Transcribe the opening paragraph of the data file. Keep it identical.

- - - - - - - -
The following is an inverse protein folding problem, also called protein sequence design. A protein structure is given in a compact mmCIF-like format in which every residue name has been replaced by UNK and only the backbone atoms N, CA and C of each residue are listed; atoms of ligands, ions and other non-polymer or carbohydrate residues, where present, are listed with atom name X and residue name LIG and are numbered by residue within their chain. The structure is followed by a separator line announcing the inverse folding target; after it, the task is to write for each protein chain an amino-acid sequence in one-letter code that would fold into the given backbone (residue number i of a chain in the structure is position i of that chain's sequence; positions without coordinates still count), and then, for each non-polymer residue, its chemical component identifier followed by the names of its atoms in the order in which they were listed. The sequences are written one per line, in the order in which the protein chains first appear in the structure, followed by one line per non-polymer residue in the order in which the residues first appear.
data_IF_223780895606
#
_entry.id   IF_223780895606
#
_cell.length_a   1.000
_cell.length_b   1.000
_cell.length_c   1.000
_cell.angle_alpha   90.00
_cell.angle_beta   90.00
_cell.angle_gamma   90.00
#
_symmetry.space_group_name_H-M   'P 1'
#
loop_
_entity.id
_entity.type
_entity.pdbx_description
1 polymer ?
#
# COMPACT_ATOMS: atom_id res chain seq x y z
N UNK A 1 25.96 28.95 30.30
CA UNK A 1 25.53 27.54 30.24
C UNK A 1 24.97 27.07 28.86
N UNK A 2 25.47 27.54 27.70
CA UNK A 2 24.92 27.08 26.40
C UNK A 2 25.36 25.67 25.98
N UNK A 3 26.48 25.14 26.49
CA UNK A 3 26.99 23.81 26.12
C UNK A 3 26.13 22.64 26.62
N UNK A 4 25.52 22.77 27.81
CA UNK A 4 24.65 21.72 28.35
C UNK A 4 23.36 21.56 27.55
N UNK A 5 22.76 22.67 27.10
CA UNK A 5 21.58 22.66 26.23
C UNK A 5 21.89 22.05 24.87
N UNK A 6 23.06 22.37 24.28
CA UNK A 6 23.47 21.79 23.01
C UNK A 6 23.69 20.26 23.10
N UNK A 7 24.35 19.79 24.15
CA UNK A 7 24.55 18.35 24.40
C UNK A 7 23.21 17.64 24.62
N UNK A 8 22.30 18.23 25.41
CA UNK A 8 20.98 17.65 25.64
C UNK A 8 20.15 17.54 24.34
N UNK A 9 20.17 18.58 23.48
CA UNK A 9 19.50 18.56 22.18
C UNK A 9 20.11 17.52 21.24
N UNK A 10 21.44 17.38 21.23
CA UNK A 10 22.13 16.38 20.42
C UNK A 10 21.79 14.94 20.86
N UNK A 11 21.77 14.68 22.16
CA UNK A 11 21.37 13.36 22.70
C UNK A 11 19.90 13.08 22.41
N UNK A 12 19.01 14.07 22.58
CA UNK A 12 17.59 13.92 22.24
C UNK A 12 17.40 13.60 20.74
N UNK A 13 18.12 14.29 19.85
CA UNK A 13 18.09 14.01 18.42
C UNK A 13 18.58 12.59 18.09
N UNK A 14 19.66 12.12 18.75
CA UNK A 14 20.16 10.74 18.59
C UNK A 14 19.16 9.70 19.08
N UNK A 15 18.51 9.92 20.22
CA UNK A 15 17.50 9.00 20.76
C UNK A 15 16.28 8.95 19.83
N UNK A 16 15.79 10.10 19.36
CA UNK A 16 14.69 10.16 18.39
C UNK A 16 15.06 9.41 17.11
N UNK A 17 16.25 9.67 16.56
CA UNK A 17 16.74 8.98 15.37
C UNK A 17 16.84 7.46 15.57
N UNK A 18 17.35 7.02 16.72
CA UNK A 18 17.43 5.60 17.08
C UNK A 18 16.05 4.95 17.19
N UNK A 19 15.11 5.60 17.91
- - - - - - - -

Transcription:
The following is an inverse protein folding problem, also called protein sequence design. A protein structure is given in a compact mmCIF-like format in which every residue name has been replaced by UNK and only the backbone atoms N, CA and C of each residue are listed; atoms of ligands, ions and other non-polymer or carbohydrate residues, where present, are listed with atom name X and residue name LIG and are numbered by residue within their chain. The structure is followed by a separator line announcing the inverse folding target; after it, the task is to write for each protein chain an amino-acid sequence in one-letter code that would fold into the given backbone (residue number i of a chain in the structure is position i of that chain's sequence; positions without coordinates still count), and then, for each non-polymer residue, its chemical component identifier followed by the names of its atoms in the order in which they were listed. The sequences are written one per line, in the order in which the protein chains first appear in the structure, followed by one line per non-polymer residue in the order in which the residues first appear.